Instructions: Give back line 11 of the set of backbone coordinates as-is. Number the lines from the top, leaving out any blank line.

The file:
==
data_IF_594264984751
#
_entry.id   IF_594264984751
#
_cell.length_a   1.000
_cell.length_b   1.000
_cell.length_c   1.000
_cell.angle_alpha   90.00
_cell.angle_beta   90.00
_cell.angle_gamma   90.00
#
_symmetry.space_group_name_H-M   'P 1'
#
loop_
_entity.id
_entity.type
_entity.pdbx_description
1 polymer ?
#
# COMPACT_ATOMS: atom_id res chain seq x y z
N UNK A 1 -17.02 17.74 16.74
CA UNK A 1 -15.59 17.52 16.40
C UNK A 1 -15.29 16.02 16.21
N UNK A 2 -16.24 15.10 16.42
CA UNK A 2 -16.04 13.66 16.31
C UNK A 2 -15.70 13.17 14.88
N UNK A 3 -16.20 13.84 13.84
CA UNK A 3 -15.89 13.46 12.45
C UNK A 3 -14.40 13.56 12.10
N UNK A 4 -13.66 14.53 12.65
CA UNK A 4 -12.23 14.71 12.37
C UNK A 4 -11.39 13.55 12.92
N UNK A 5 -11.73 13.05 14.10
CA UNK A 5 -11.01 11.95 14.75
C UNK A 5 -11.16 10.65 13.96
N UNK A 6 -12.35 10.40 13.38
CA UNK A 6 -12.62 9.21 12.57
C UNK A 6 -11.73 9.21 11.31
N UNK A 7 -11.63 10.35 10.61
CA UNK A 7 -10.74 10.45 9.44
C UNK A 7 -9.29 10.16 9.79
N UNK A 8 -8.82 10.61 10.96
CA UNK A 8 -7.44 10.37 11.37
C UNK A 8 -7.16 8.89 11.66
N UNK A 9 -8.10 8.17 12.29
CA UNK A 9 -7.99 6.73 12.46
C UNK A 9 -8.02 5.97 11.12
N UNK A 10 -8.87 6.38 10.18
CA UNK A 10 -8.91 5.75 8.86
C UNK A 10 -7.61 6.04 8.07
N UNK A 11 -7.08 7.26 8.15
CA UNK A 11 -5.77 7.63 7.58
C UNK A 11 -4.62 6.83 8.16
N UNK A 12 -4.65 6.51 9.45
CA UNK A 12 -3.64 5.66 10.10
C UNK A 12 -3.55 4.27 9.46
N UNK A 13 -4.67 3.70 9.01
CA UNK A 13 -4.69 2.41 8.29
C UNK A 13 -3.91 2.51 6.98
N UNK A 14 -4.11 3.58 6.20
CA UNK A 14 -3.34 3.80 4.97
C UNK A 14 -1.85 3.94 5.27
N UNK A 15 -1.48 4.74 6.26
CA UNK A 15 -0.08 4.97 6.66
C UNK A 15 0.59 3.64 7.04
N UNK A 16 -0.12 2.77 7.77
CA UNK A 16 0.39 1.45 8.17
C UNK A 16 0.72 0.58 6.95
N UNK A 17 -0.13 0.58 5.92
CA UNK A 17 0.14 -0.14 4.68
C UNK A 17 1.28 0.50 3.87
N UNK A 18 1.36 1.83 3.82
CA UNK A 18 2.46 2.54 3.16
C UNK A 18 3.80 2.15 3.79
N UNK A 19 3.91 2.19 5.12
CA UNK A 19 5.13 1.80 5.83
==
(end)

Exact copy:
#